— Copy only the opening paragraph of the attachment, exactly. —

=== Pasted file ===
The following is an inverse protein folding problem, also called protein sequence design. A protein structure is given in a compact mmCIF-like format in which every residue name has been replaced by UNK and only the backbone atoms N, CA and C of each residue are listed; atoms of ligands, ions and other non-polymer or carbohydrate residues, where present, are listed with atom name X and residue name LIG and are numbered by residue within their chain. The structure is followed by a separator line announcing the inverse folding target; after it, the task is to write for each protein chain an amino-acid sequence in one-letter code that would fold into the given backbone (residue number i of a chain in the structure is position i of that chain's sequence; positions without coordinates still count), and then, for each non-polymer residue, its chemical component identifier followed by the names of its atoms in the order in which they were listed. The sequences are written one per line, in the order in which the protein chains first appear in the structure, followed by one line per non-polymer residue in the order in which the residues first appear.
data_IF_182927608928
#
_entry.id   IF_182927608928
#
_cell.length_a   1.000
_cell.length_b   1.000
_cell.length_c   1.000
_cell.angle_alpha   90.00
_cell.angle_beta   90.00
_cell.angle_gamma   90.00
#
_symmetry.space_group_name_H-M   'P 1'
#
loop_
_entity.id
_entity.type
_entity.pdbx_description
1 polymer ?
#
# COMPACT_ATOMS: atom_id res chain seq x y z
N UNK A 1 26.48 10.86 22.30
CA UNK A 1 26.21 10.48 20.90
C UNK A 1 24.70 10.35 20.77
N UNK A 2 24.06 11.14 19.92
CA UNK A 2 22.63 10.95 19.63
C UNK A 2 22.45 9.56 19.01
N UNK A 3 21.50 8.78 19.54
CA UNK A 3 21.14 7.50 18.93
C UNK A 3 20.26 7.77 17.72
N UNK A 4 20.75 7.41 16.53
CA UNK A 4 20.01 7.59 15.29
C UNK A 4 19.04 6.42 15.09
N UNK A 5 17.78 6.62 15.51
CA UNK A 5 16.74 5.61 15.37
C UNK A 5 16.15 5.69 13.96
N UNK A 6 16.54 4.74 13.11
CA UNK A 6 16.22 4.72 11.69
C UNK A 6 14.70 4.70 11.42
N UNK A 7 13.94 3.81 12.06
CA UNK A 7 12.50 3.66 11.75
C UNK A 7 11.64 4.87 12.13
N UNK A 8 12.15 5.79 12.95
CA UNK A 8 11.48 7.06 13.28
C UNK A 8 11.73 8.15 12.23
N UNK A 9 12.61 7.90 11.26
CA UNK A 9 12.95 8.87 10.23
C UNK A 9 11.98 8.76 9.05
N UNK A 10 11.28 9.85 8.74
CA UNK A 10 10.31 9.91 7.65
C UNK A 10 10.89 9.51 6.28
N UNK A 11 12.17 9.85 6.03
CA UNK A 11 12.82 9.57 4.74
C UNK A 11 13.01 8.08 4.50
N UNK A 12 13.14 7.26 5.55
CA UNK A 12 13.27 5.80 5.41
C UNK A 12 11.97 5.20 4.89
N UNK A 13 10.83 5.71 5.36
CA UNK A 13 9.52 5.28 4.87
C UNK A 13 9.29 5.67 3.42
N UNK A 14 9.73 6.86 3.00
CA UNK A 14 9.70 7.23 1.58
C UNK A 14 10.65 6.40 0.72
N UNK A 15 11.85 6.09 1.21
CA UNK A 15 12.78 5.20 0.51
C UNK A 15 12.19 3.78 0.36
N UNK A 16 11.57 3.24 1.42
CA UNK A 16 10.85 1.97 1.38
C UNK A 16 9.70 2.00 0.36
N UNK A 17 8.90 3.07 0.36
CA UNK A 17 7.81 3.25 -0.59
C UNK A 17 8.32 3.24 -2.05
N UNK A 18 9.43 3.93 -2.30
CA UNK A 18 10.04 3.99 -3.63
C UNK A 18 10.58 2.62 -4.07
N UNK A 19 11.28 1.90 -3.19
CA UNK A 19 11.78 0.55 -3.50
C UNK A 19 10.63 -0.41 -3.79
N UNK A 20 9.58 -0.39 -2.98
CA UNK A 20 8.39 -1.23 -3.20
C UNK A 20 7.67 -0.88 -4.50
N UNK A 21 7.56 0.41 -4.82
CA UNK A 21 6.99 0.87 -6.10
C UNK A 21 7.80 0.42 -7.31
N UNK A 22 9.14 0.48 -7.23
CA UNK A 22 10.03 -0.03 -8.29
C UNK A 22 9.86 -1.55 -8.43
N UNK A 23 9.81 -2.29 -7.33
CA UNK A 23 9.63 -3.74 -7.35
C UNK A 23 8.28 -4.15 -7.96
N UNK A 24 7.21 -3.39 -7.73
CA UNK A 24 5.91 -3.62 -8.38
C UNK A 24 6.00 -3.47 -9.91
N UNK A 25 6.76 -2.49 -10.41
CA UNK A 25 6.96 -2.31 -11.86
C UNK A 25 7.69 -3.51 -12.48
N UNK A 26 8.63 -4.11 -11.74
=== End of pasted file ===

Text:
The following is an inverse protein folding problem, also called protein sequence design. A protein structure is given in a compact mmCIF-like format in which every residue name has been replaced by UNK and only the backbone atoms N, CA and C of each residue are listed; atoms of ligands, ions and other non-polymer or carbohydrate residues, where present, are listed with atom name X and residue name LIG and are numbered by residue within their chain. The structure is followed by a separator line announcing the inverse folding target; after it, the task is to write for each protein chain an amino-acid sequence in one-letter code that would fold into the given backbone (residue number i of a chain in the structure is position i of that chain's sequence; positions without coordinates still count), and then, for each non-polymer residue, its chemical component identifier followed by the names of its atoms in the order in which they were listed. The sequences are written one per line, in the order in which the protein chains first appear in the structure, followed by one line per non-polymer residue in the order in which the residues first appear.